Somewhat related to that, I had a teacher that also worked out a harmonic theoretical framework based on overall degrees of dissonance and consonance which had some relatively interesting properties for analyzing both common practice and later music within the same framework. It had something akin to set theory's interval classes, but rather than representing a pure measurement of scalar intervals, it was measuring relative dissonance of intervals and groups of intervals. The dissonance values were on an arbitrary scale, but the system nonetheless provided an interesting and different perspective on musical constructs and harmonic progression.
At the time I knew the person that put this together, I think it was his thesis that he was writing... I'll have to see what ever became of it (of course, I haven't talked to the guy in over 30 years... but hey... )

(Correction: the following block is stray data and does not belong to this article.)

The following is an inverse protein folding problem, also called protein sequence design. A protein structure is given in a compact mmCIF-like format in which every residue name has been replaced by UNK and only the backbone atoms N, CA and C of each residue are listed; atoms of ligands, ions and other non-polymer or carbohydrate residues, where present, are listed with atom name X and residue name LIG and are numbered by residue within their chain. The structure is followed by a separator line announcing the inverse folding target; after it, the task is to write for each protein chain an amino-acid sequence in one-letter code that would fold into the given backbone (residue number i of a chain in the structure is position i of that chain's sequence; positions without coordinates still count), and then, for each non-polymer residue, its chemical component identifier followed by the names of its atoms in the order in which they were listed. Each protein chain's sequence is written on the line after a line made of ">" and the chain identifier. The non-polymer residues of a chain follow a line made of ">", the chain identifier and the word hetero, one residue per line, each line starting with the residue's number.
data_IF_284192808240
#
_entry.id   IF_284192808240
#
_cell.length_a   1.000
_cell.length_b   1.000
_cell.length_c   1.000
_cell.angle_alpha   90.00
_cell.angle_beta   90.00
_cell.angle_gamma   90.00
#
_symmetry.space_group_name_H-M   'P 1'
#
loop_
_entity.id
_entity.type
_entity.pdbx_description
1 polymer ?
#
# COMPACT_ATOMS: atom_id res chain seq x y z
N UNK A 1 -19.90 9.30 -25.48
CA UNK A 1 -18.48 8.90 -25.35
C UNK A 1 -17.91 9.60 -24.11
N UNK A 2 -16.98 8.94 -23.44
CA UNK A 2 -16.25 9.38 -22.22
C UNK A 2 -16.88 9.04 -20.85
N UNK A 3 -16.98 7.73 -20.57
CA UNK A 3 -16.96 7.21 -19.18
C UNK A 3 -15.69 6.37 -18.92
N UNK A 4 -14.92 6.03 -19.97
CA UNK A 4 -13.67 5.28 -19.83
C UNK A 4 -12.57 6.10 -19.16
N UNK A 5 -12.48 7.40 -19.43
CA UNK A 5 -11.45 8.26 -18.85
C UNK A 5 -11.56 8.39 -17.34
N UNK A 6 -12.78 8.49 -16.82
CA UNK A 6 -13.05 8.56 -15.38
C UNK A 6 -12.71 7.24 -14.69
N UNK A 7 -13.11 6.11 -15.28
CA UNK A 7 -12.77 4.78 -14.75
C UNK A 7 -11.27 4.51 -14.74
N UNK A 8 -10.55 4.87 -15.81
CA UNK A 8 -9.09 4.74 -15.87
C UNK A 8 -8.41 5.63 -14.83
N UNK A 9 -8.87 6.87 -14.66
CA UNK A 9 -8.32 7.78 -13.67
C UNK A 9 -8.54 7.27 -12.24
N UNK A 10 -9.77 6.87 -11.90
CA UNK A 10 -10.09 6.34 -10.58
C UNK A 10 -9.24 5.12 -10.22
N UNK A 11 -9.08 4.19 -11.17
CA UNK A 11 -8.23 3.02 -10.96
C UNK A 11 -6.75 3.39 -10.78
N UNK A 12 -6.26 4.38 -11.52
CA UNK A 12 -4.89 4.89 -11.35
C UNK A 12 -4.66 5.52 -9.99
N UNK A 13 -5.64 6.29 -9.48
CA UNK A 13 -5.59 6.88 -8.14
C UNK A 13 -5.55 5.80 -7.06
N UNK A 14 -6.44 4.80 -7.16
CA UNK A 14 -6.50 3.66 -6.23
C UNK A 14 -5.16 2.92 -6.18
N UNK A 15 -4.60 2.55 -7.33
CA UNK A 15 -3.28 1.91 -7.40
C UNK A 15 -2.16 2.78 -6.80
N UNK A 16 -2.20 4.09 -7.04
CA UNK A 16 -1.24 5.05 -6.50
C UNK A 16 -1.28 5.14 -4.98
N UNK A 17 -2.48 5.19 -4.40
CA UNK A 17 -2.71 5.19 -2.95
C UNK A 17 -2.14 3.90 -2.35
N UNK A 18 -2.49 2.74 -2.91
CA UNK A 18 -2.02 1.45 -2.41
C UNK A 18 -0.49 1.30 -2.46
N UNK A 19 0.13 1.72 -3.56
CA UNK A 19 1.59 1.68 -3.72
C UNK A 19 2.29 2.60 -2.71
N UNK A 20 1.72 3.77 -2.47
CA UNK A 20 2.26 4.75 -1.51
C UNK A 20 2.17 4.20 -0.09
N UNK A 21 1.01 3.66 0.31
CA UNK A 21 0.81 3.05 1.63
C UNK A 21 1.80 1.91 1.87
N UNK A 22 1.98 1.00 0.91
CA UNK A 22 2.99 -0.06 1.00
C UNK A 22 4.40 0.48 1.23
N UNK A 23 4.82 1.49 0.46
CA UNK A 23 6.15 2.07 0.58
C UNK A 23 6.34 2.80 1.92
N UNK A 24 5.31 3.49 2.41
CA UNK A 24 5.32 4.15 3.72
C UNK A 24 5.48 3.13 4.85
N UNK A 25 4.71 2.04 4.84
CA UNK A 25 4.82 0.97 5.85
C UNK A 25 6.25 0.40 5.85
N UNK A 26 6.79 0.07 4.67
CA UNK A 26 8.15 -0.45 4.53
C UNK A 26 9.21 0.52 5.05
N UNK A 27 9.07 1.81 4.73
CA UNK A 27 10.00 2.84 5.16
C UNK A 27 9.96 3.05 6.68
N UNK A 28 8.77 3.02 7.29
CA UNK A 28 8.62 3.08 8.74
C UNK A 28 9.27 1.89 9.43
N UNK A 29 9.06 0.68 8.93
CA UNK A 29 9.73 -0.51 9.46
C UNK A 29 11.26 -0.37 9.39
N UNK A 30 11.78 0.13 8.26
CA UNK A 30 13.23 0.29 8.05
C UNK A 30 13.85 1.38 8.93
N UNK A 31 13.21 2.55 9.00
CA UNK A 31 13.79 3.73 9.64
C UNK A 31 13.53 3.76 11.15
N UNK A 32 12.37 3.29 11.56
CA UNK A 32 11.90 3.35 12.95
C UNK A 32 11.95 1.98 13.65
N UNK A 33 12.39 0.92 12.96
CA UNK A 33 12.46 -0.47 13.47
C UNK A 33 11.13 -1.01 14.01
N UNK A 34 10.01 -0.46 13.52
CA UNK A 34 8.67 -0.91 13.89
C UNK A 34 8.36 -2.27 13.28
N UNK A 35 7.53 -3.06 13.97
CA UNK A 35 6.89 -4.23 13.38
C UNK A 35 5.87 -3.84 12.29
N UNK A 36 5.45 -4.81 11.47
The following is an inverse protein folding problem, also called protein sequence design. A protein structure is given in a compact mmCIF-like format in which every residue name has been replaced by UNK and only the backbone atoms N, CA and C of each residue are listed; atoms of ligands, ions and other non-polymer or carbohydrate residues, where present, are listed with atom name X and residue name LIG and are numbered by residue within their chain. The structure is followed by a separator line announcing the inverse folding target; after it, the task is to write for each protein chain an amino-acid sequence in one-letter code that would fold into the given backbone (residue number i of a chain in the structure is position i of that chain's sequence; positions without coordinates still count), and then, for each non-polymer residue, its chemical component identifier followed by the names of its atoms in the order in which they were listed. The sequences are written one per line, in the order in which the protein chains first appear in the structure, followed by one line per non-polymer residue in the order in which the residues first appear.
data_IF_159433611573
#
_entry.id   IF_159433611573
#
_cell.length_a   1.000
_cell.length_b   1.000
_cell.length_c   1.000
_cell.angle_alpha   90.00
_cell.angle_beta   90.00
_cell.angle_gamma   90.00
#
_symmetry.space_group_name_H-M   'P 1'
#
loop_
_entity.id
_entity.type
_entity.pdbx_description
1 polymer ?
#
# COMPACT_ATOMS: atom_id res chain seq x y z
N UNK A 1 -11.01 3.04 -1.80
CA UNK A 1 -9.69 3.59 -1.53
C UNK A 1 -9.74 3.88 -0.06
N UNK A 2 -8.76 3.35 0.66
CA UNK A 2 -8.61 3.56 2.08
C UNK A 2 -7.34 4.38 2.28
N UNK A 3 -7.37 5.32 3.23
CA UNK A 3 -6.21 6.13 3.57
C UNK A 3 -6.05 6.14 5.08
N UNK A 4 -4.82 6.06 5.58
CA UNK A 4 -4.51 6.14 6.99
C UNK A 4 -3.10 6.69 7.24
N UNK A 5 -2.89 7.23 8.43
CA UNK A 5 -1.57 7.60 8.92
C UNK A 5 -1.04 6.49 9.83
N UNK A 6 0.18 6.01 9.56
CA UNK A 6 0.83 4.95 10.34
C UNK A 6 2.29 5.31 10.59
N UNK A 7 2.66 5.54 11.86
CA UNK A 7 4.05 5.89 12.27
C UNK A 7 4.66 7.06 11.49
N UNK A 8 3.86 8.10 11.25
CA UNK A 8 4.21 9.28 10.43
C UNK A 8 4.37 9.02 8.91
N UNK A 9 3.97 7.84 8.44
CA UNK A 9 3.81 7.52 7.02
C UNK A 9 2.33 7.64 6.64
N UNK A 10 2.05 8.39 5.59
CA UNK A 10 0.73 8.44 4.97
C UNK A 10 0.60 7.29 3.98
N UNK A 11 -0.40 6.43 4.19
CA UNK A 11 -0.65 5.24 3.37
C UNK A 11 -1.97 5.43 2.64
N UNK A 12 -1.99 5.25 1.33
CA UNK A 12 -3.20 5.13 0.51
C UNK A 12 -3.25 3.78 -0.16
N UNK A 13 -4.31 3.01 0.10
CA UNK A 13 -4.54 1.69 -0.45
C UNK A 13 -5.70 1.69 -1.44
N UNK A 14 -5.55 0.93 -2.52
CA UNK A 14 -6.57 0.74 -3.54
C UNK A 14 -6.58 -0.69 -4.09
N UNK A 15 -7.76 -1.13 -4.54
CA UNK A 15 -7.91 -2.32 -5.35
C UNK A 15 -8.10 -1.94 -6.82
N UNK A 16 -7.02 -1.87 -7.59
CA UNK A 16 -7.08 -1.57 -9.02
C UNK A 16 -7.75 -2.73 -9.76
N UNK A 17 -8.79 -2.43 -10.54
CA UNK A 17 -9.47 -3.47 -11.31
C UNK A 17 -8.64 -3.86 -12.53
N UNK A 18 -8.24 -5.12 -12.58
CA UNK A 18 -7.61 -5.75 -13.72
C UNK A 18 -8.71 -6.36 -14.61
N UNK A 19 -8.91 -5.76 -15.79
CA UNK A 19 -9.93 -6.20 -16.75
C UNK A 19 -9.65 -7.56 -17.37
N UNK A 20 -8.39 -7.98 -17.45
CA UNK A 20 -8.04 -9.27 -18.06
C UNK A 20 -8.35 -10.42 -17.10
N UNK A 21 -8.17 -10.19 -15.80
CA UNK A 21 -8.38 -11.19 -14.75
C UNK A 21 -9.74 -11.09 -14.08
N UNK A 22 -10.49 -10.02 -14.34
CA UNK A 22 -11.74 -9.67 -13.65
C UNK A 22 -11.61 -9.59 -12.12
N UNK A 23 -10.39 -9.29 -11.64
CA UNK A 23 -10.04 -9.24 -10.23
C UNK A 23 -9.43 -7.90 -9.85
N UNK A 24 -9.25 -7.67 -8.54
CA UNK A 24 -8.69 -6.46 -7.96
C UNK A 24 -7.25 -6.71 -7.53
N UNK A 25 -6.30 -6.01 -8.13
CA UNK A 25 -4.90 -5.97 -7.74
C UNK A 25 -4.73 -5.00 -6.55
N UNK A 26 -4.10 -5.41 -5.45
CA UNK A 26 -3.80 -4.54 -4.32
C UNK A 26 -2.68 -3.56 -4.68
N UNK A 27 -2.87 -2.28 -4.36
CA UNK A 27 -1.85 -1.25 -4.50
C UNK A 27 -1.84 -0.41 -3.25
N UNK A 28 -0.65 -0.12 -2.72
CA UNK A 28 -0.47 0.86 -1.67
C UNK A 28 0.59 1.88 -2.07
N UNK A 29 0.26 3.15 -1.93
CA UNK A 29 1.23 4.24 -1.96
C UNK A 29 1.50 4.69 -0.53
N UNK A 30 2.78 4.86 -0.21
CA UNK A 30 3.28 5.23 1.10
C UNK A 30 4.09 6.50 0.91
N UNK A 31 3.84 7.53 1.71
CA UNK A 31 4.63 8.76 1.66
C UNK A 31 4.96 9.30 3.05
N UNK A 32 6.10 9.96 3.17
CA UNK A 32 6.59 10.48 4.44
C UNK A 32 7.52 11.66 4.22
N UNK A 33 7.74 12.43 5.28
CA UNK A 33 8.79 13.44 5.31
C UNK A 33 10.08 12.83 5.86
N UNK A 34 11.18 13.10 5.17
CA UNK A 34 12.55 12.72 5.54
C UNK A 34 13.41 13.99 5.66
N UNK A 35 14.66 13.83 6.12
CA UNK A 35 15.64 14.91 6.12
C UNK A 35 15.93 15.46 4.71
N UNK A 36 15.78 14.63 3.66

The working paper at the time was called "Global Relative Dissonance Theory" or something to that effect. I think I'll drop him a note and ask about it. My hunch is that it didn't see much interest outside of the school (University of Utah at that time), but I also more or less left any academic music pursuits around that same time so I just might not be in the know.
As a pianist, I'm certainly not looking for this, but a piano keyboard is designed exactly the same way that standard music notation is; the notes for a C major scale are the default, and then there are the other notes that you can access differently. I would suspect that vocalists would prefer standard notation also, since their ear naturally understands things in terms of the scales that they are used to.